Purdue percussion goes to the classics and beyond for Spring Fest
Comedy, check. Craziness, always. But classical? The Purdue Percussion Theater, which has gained a reputation for its lively fun-loving spring concerts, is putting a "classical face" on its Sunday, April 14, concert "From Bach to Rock."
The annual event is set for 2:30 p.m. Sunday in Loeb Playhouse of the Purdue Stewart Center. Part of Spring Fest weekend at Purdue University, admission to the concert is free.
Purdue's percussion specialist Pam Nave goes for bold pieces that are all-time classics as well as pieces that are competing to be classics of the 21st century.
There's Felix Mendelssohn's "A Midsummer Night's Dream," Modest Mussorgsky's "Pictures at an Exhibition," George Gershwin's "Porgy and Bess" and Percy Grainger's "Molly on the Shore" on the all-time classic team.
But a bit of ragtime sneaks in with Victor Moulton's "That Dixie Rag" which features Rob St. Claire as xylophone soloist. And there's comic relief in Vince Quaraldi's "Linus and Lucy" inspired by the famous Peanuts cartoon characters.
Nave is known for her impressive opening numbers and Sunday's concert opens with "Pogo Sticks," a drum piece created by Wayne Lytle of Animusic, an American company specializing in the 3D visualization of MIDI-based music.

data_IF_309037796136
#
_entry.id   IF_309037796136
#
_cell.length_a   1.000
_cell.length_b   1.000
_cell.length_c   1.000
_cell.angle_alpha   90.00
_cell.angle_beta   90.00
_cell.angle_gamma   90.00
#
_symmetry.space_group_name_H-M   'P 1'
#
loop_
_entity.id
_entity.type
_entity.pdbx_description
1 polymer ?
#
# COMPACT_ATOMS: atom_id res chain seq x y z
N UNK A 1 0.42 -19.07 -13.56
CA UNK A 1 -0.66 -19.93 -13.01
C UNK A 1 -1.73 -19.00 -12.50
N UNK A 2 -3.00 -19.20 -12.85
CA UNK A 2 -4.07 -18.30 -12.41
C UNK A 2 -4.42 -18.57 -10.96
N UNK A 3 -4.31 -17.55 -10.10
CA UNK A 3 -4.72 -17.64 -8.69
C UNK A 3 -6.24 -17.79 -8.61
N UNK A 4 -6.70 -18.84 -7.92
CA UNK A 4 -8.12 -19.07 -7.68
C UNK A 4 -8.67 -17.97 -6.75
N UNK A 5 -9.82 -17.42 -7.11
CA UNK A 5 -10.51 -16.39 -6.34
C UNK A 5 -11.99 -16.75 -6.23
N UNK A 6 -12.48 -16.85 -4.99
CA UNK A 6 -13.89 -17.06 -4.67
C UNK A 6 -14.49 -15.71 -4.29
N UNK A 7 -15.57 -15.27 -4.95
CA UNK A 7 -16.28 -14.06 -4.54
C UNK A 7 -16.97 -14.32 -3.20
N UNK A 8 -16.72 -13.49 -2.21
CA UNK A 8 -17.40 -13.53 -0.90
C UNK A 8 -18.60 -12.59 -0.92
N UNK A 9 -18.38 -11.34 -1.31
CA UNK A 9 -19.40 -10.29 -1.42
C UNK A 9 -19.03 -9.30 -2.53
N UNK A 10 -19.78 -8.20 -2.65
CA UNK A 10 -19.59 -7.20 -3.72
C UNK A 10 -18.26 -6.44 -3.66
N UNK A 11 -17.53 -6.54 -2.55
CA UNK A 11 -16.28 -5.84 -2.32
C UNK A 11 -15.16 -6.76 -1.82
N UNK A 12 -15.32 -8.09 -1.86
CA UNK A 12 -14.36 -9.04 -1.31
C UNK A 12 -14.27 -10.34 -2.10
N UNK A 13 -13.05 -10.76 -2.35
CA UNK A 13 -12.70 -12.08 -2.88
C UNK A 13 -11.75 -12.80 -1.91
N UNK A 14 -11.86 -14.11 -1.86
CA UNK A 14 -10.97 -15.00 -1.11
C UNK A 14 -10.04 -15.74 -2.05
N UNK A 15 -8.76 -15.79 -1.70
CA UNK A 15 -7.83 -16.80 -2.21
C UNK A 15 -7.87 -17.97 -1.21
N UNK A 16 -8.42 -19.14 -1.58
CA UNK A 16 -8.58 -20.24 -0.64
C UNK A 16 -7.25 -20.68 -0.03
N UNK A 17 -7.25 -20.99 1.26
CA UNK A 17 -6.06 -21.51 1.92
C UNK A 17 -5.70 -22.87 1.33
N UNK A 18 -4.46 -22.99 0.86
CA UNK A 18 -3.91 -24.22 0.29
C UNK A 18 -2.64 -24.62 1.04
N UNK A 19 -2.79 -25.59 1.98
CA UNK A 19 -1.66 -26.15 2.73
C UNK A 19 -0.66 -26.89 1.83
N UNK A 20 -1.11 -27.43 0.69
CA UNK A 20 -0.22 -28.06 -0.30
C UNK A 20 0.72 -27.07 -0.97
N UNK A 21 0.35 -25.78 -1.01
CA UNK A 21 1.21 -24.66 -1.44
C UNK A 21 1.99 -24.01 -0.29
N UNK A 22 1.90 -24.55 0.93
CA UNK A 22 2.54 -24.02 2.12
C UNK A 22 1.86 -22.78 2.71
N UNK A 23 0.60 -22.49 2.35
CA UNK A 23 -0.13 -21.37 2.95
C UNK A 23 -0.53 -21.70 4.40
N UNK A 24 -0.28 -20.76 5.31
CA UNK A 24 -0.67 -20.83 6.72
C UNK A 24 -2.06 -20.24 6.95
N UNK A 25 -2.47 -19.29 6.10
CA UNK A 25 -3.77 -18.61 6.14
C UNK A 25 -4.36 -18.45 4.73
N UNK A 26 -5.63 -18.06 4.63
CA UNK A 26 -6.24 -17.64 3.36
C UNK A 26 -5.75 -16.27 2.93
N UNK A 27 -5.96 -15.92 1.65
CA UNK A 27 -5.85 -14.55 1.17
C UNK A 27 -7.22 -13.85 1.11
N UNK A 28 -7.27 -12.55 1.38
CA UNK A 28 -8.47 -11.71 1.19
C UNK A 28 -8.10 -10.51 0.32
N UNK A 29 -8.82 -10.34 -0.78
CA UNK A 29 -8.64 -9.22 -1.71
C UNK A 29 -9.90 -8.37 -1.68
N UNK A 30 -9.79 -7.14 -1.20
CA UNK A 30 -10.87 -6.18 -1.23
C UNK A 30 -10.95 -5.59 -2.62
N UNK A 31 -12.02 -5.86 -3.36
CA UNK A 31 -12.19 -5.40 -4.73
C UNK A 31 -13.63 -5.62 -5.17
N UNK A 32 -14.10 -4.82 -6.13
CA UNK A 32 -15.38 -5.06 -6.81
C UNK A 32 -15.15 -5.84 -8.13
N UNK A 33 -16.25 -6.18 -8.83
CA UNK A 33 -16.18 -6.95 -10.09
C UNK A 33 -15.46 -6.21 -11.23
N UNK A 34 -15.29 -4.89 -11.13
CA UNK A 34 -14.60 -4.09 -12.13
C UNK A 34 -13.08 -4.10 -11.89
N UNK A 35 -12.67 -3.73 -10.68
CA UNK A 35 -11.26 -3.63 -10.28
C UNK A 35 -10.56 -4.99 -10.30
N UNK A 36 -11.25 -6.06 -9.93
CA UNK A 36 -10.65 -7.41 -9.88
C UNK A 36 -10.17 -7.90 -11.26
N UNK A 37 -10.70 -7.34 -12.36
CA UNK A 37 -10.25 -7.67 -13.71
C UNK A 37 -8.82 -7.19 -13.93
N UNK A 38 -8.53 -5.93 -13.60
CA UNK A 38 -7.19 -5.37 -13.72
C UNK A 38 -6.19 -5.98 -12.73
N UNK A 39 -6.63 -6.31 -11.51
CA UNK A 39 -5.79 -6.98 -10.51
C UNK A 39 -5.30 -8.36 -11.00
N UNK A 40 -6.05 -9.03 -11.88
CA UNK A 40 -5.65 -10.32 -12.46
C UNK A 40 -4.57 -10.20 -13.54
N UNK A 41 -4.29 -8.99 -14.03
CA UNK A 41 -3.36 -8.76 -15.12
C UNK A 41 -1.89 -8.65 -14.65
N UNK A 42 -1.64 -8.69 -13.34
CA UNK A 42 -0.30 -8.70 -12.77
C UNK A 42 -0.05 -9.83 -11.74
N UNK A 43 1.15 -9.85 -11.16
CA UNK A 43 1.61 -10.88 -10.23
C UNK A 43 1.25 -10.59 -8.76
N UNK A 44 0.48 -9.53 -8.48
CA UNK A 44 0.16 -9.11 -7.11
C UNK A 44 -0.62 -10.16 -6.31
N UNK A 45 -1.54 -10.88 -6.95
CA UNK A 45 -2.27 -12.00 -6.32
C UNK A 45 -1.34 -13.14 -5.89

Scattered throughout the all-time classics are such contemporary pieces as Jamieson Carr's "Shock and Awe," Lalo Davila and Scott Johnson's "Scojo Madness" and Dave Hall's "Apocalyptic Etude."
"ScoJo Madness" incorporates the drumming style of Blue Devils' head drum instructor Scott Johnson into a Latin ensemble piece. The Blue Devils, a Drum Corps International competitor from California, have won the world championship 15 times. Designed for five drummers, the piece uses marching snare, bongos, congas, timbale, drum set and bongo bell.
"Shock and Awe" is full of dissonant textures. Explaining the choice of former president George W. Bush's descriptor for the Iraqi war campaign as his title, Carr says: "The basis of this idea was to use overwhelming power, dominant battlefield maneuvers, and spectacular displays of force to paralyze an enemy and destroy their will to fight. This militaristic term is the inspiration for the piece."
"Apocalyptic Etude" will put Nicholas Pogranichniy in the spotlight as a marimba soloist. Full of dark harmonies, Dave Hall says his piece was "inspired by a combination of composers, most notably Beethoven, Chopin, Thelonious Monk, and Wayne Shorter."
Sunday's concert ends with the Latin rhythms of Karnack, a Sao Paulo-based Brazilian band that has won two MTV awards. "Universo Umbigo" is the title tune of their second CD. The album and the tune retain their signature mix of styles - rock, Portuguese vira, flamenco, baião, Northeastern xaxado, exotic scales with Arab touches, maracatu, reggae and others.
"From Bach to Rock" is sponsored by Purdue Bands & Orchestras.